William A. Graham is an influential and pioneering scholar of Islamic Studies at Harvard University. This volume brings together 17 contributions to the study of the Qur’an and Islam, all influenced by his work.
Contributions to this collection, by his colleagues and students, treat many different aspects of Islamic scripture, from textual interpretation and hermeneutics to recitation and parallels with the Bible. Other chapters tackle in diverse ways the question of what it means to be "Islamic" and how such an identity may be constituted and maintained in history, thought, and learning. A final section reflects on the career of William Graham and the relation of scholarship to the undervalued tasks of academic administration, especially where the study of religion is concerned.
This book will be of interest to readers of Islamic Studies, Qur’anic Studies, Islamic history, Religious Studies, scripture, exegesis, and history of the book. Given Graham’s role at the Harvard Divinity School, and the discussions of how he has shaped the study of religion, the volume should be of interest to readership across the study of religion as a whole.
Chapters 2 and 15 of this book are available for free in PDF format as Open Access from the individual product page at www.routledge.com. They have been made available under a Creative Commons Attribution-Non Commercial-No Derivatives 4.0 license.
Table of Contents
List of Contributors
William A. Graham: Vita and List of publications
Part I: Textual Studies on the Quran
1. The Written Torah and Oral Qur'an in Pagan Mecca: Towards a New Reading of Q 6:91 Mohsen Goudarzi
2. Qur’anic Anosmia Christian Lange
3. Mimesis and the Representation of Reality in the Qur’an Bruce Fudge
4. The Masjid in the Qur’an Kambiz GhaneaBassiri
Part II: Qur’an as Scripture
5. The Canonizations of the Qurʾan: Political Decrees or Community Practices? Shady Hekmat Nasser
6. Principles of Qur’anic Exegesis and Quranic Revelation in "Seven Ways of Reading": Revelation, Exegesis, the Religious Imaginaire, and Apologetics in Islam Claude Gilliot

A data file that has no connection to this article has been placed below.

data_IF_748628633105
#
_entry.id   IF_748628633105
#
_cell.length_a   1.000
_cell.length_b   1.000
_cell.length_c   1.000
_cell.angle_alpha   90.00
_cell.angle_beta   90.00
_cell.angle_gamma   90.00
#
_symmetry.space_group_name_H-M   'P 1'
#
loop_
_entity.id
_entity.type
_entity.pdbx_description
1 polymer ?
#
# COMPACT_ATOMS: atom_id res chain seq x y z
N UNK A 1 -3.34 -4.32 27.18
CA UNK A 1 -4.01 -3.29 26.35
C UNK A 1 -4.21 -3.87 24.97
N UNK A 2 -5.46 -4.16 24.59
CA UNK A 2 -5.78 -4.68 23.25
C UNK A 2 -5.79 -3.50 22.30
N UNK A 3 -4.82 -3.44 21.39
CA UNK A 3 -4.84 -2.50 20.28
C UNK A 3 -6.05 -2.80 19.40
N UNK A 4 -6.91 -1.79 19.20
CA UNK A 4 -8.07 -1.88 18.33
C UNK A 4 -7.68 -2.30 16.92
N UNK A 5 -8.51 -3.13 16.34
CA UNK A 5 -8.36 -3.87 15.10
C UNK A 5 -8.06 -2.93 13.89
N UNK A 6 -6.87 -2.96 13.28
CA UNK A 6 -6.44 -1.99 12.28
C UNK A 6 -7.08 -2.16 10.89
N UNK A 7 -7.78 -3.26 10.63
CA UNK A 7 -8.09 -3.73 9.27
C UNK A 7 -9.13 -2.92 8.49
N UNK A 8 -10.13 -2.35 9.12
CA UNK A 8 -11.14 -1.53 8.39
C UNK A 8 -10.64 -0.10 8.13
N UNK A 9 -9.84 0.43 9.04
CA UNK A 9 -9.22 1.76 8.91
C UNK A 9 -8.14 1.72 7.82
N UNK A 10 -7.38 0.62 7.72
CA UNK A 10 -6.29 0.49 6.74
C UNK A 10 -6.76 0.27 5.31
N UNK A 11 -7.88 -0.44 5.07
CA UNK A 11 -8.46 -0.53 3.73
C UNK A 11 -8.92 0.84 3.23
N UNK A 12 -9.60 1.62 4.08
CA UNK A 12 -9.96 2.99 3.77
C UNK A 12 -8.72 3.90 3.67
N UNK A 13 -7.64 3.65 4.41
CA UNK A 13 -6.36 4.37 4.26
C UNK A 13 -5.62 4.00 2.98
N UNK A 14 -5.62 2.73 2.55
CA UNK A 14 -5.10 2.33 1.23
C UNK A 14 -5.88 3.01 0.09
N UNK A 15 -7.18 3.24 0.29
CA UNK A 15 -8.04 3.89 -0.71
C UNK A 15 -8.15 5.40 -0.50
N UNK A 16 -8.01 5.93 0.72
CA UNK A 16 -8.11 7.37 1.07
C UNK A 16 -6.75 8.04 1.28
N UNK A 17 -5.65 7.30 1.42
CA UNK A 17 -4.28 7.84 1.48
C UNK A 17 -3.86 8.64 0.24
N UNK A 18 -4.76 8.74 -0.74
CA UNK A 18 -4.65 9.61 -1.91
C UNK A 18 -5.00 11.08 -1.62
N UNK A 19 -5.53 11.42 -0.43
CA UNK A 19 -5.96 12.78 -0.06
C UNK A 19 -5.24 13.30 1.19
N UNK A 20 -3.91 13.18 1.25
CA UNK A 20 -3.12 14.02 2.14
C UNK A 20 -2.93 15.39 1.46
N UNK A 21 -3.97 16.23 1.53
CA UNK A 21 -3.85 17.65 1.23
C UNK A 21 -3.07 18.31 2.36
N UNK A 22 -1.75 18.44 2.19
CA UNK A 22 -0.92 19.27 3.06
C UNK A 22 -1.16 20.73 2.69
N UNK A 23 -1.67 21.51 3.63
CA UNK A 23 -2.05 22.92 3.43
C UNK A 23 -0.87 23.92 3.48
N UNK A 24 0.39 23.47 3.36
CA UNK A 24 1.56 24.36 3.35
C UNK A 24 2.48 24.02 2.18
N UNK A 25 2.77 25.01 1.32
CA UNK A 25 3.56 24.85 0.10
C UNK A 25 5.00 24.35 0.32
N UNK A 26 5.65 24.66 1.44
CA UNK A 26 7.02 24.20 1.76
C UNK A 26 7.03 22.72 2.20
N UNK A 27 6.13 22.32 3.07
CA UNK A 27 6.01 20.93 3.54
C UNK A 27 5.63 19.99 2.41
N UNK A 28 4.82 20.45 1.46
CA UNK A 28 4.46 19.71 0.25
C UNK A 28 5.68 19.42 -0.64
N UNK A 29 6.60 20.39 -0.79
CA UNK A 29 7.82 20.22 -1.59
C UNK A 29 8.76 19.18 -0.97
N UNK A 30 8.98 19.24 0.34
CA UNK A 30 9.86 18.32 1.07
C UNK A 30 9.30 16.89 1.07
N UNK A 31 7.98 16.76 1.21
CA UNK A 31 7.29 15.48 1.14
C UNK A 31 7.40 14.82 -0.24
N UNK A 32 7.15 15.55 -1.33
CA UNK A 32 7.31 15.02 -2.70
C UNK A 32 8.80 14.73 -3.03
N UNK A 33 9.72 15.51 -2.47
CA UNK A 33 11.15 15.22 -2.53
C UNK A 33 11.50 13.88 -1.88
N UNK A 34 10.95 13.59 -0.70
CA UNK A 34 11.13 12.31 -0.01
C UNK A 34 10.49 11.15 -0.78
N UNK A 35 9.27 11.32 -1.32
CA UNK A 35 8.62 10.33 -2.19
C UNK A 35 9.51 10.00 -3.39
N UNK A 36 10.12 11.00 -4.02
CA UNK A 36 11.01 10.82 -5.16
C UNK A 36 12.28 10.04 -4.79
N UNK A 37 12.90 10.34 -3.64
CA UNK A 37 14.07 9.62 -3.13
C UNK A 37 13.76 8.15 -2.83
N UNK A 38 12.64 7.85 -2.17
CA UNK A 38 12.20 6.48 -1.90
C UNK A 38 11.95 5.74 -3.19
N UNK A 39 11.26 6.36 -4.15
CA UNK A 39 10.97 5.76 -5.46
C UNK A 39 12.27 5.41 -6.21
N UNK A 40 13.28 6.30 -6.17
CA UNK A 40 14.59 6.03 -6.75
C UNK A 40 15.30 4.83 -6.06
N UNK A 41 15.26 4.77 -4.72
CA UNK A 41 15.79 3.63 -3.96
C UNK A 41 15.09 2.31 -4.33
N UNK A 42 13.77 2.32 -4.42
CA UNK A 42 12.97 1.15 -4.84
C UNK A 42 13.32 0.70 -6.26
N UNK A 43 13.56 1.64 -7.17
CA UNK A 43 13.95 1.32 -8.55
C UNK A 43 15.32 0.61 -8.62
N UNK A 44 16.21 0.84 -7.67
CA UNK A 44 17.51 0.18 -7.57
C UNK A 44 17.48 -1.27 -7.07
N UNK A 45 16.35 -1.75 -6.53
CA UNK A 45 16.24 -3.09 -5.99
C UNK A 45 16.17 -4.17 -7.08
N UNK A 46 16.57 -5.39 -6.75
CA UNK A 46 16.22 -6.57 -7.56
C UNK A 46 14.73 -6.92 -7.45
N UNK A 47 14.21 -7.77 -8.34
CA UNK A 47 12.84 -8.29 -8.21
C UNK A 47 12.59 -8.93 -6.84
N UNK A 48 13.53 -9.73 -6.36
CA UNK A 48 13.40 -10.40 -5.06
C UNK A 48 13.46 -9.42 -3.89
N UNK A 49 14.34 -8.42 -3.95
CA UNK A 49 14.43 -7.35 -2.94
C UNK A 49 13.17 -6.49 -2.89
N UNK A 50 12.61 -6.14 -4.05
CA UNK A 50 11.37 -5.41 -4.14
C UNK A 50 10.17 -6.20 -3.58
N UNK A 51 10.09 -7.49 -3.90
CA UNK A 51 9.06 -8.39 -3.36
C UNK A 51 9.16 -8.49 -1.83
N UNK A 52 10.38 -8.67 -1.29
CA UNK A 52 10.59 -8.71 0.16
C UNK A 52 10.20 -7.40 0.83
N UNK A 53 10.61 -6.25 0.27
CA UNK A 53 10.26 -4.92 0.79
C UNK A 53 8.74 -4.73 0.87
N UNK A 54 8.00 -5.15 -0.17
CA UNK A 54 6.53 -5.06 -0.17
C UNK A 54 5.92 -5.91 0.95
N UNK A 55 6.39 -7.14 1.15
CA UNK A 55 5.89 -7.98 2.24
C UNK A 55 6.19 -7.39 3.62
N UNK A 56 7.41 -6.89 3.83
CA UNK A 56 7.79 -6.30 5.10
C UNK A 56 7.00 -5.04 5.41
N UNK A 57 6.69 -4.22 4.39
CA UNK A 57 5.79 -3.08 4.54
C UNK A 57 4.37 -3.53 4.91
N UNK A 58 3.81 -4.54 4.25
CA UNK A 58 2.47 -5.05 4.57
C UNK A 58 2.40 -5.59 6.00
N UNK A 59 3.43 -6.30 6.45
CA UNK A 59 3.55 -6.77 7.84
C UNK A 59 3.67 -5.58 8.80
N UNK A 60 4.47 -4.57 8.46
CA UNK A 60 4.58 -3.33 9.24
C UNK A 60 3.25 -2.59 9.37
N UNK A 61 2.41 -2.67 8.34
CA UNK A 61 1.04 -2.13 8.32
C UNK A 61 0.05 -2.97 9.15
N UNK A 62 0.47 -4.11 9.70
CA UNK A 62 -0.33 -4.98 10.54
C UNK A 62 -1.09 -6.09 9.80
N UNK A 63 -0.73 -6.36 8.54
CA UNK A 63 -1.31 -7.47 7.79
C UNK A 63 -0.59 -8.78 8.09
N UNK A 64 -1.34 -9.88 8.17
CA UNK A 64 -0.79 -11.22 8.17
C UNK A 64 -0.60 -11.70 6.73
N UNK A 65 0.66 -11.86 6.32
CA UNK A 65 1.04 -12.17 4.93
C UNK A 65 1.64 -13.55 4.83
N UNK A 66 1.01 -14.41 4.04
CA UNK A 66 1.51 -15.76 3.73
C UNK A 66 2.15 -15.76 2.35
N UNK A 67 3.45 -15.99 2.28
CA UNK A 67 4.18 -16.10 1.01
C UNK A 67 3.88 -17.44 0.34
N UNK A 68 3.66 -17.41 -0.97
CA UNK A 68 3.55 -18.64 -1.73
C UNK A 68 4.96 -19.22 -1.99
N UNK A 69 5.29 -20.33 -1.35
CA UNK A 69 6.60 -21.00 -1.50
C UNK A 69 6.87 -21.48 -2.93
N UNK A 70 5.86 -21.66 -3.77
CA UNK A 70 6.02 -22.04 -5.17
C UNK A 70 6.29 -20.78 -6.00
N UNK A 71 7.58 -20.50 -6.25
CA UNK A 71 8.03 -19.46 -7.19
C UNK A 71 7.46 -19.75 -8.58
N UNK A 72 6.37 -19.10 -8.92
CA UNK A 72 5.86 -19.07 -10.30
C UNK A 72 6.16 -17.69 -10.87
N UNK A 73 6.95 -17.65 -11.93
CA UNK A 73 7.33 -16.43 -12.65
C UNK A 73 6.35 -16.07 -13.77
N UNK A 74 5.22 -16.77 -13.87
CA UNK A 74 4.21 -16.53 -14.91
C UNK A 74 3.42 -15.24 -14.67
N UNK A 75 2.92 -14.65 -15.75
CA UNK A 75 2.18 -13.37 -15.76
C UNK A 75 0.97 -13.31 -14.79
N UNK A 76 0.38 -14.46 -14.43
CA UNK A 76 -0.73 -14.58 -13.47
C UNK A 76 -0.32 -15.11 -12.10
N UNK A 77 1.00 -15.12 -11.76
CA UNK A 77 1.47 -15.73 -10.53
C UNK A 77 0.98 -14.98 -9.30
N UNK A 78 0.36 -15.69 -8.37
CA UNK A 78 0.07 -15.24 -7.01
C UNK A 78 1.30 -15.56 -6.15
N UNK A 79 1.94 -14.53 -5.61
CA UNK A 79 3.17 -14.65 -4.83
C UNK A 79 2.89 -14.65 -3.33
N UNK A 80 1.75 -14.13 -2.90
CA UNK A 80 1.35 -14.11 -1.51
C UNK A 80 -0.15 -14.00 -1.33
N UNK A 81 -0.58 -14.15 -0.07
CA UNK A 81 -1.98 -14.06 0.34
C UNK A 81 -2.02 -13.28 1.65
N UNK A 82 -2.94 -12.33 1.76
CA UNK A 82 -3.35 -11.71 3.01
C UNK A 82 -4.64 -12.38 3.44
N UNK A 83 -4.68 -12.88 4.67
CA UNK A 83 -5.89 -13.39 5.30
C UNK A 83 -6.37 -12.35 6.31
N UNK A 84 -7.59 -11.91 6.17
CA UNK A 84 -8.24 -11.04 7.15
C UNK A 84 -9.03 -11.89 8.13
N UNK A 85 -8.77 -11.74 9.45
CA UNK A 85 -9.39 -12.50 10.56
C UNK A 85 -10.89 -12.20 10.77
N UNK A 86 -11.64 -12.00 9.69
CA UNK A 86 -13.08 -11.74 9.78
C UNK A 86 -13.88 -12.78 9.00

7. The Word of God in the Bible and the Qur’an Mahmoud M. Ayoub
8. Al-Māturīdī (d. 333/944), Early Sunni Exegesis, and Muʿtazilism: Sura 67 and the Five Principles of Sunni Exegesis Walid A. Saleh
9. The Gināns: Betwixt Satpanthī Scripture and "Ismaili" Devotional Literature Ali S. Asani
10. The Holy Qur’an Whitney Bodman
Part III: The “Islamic” in Islamic History
11. Does Pre-modern Islamic Thought Allow for a Secular Realm? Roy P. Mottahedeh
12. The Present Absentee: The Prophet Muhammad in Jerusalem Angelika Neuwirth
13. And Muhammad Is His Messenger: The Role of Sunna and Hadith in the Formation of Islamic Identity Aisha Y. Musa
14. Crisis and Caliphate in the Spring of 865 Chase F. Robinson
15. People Versus Books Sarah Bowen Savant
Part IV: William A. Graham as Colleague and Administrator
16. Fifty Years as Colleagues: Pilgrims’ Progress Diana Eck
17. William A. Graham's Approach to Comparative Religion as Scholar, Teacher, and Administrator Raquel M. Ukeles
Bruce Fudge is Professor of Arabic at the University of Geneva.
Kambiz GhaneaBassiri is Thomas Lamb Eliot Professor of Religion and Humanities at Reed College.
Christian Lange is Professor of Arabic and Islamic Studies at Utrecht University.
Sarah Bowen Savant is Professor of History at Aga Khan University, Institute for the Study of Muslim Civilisations.